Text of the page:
The point is that we should not just sit and wait for God to do what he has clearly commanded us to do. We cannot repent without God’s enlightenment and conviction in our hearts. But we are commanded to then do the work of repentance and conversion ourselves, as he enables us.

Cleanse your hands, you sinners. Purify your hearts, you double minded. Be afflicted, mourn and weep, let you laughter be turned to mourning and your joy to heaviness. Humble yourselves in the sight of the Lord, and he will lift you up. James 4:7-10

Daily Devotions, Spiritual Recovery , , ,

Hold No Grudge

May 26th, 2016

Repay no one evil for evil, but give thought to do what is honorable in the sight of all. If possible, so far as it depends on you, live peaceably with all. Beloved, never avenge yourselves, but leave it to the wrath of God, for it is written, “Vengeance is mine, I will repay, says the Lord.” To the contrary, “if your enemy is hungry, feed him; if he is thirsty, give him something to drink; for by so doing you will heap burning coals on his head.” Do not be overcome by evil, but overcome evil with good. (Romans 12:17-21)

Holding a grudge against others (Groll zu hegen) damages our relationship with God. The only way to live in the fullness of the Spirit is to release any anger or bitterness toward others into the hands of God.

In the wisdom of God two large images are used in the Bible for Christ and the Holy Spirit. For Christ the image is the lamb of God, and for the Spirit the image is the dove. The Spirit came upon Christ at his baptism by John, and that followed the pronouncement by John, “Behold the Lamb of God who takes away the sin of the world” (John 1:29). The Dove came upon the Lamb, and both are timid creatures in nature – illustrations of peace and gentleness. The Spirit of God comes to indwell us when we trust in Christ – when we take the Lamb of God slain for our sins, the Dove of God seals us in him.

And in our daily life, the filling of the Spirit depends on letting the lamb-like gentleness of Christ rule our hearts. When we become unforgiving, lion-like in vengeance and retaliation, the Spirit cannot fill us with himself. We will find ourselves working against God, trying to mettle in his unique business of perfecting vengeance. Our business is to overcome evil with goodness. Unforgiveness and the holding of grudges in our hearts embitters our spirits until we lash out at others whether they deserve it or not. Unforgiveness has terrible aim, and it is as likely to wound a friend as it is an enemy – quite often more likely.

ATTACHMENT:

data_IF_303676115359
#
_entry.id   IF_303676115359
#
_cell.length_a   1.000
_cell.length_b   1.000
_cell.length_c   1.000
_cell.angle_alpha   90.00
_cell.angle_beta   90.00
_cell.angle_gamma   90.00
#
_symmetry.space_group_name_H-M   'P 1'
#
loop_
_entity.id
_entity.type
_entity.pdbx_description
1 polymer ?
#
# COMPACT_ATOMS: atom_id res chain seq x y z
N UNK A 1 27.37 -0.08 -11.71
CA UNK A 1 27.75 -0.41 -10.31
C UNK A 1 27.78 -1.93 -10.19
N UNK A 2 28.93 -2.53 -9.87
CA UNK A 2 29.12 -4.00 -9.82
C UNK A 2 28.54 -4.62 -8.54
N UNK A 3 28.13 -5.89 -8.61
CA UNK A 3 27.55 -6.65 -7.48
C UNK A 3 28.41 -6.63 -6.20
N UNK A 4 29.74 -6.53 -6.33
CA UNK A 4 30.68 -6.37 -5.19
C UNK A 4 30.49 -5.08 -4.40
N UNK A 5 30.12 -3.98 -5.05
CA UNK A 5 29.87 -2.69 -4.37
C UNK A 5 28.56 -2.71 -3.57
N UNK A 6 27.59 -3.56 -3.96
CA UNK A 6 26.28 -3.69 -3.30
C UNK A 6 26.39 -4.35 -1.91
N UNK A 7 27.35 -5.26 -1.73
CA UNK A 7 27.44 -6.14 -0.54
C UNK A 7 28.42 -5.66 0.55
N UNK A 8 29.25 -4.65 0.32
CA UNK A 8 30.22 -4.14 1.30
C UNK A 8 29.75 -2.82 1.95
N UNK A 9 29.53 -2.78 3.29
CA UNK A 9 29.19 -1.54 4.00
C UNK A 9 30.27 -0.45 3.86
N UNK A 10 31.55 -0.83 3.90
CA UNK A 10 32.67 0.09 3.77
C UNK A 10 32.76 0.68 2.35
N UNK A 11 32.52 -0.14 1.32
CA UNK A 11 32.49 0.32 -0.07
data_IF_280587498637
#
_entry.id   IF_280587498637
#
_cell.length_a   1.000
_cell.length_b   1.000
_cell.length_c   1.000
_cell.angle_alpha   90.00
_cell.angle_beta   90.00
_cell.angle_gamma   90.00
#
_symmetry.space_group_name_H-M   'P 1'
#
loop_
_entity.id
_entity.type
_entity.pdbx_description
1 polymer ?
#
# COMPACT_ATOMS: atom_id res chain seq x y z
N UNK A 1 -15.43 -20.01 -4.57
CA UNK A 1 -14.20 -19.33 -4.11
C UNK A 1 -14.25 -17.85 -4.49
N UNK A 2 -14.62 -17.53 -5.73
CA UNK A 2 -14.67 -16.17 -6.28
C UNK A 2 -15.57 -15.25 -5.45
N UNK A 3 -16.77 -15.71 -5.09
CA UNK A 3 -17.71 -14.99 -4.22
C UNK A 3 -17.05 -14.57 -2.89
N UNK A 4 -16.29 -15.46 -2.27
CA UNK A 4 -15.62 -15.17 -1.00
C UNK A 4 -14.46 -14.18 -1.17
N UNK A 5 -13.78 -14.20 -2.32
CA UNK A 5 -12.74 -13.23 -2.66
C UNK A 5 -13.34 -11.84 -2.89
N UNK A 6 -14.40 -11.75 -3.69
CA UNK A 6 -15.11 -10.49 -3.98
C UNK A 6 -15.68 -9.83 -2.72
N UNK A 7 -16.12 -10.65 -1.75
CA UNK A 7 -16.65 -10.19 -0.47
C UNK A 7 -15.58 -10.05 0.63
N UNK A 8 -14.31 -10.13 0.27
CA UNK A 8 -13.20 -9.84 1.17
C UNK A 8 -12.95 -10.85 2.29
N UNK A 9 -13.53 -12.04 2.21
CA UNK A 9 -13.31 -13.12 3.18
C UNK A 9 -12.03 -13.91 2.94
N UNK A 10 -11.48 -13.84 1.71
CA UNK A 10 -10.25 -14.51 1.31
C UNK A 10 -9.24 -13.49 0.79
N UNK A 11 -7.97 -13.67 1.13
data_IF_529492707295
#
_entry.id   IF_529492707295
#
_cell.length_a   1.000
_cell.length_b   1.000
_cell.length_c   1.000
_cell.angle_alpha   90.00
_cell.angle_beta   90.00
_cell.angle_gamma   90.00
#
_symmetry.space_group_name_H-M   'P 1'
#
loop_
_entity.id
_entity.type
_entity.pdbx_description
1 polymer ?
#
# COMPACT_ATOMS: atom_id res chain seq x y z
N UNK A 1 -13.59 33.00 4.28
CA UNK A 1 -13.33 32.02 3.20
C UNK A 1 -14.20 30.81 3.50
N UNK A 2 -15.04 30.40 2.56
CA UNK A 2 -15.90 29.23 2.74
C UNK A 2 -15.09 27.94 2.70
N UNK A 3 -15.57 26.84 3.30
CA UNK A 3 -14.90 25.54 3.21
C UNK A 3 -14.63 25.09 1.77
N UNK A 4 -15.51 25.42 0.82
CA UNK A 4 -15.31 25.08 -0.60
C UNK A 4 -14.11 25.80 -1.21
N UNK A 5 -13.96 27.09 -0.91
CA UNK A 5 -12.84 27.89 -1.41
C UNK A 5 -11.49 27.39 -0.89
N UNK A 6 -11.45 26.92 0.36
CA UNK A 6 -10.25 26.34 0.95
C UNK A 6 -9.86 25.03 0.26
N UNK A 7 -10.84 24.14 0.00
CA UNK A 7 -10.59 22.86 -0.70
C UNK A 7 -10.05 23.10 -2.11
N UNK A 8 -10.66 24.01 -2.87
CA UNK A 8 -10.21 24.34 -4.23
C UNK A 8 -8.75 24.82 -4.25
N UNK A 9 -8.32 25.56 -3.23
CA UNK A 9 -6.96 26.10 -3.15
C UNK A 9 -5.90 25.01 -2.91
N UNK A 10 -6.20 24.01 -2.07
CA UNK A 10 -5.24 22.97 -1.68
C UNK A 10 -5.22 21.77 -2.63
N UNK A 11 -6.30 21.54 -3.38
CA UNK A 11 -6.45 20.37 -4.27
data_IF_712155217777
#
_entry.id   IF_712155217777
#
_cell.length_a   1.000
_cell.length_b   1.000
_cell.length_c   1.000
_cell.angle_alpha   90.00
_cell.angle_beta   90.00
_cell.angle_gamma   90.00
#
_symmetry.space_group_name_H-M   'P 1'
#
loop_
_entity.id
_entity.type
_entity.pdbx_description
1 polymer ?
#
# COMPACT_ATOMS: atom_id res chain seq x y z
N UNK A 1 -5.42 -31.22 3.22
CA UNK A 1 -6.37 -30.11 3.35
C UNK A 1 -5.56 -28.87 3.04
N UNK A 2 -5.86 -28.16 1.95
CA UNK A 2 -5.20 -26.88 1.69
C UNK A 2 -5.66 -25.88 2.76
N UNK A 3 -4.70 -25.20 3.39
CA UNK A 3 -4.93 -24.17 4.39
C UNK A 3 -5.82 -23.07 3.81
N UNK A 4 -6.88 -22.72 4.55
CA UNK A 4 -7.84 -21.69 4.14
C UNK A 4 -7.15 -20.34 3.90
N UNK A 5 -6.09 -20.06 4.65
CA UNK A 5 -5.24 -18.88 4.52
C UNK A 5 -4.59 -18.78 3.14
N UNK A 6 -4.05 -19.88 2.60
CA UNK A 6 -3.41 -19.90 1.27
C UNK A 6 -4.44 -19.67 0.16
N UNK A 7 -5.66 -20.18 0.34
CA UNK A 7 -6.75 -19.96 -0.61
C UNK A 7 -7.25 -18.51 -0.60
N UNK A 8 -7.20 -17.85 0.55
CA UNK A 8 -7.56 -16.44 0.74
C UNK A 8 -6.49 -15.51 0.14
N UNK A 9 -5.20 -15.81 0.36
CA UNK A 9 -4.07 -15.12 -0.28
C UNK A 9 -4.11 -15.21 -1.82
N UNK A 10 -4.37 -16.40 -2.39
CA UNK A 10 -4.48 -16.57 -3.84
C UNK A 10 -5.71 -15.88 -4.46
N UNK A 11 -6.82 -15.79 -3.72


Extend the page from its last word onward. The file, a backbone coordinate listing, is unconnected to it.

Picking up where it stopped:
Christ was not this way. Forgiveness was his mission because grace and love were his nature.

He was also the spotless Lamb. Not only did nothing escape His lips, but there was nothing in His heart but love for those who had sent Him to the Cross. There was no resentment towards them, no grudges, no bitterness. Even as they were putting the nails through His hands, He was murmuring, “I forgive you,” and He asked His Father to forgive them too. He was willing to suffer it in meekness for us. But what resentment and bitterness have not we had in our hearts – toward this one and that one, and over so much less than what they did to Jesus. Each reaction left a stain on our hearts, and the Dove had to fly away because we were not willing to bear it and forgive it for Jesus’ sake. (Roy Hession)

We cannot measure up to Christ’s standard of love for others without the filling of the Spirit, but God does require us to “as far as it depends on [us]” to “live peaceably with all.” This means leaving the people who have offended us in the hands of God. If we become lamb-like in spirit, humble, forgiving, gentle, the Dove of God will fill us with himself. He will increase our gentleness and forgiveness toward others.

We must first accept him as our substitute Lamb for our sins, and to come before him in confession of our sins, in our helplessness and hopelessness and find the help and hope that he offers. He is our Lamb, who was slain for our sins and in him alone do we find forgiveness. We must also come to him in the awareness and conviction of whom we have not forgiven, against whom we hold grudges, and confess these to him. We must surrender these individuals to him, and desire to seek to overcome evil with good.

We cannot truly forgive like Christ until Christ fills us with his Spirit, so all that God requires is confession and faith in him. Then, when we meet his conditions, when we see in ourselves nothing good to accomplish his will, when we see in him the means to accomplish all of these things, we may boldly ask for the filling of His Spirit, which he is prepared to do in our hearts.

Spiritual Recovery, The Deeper Christian Life , , ,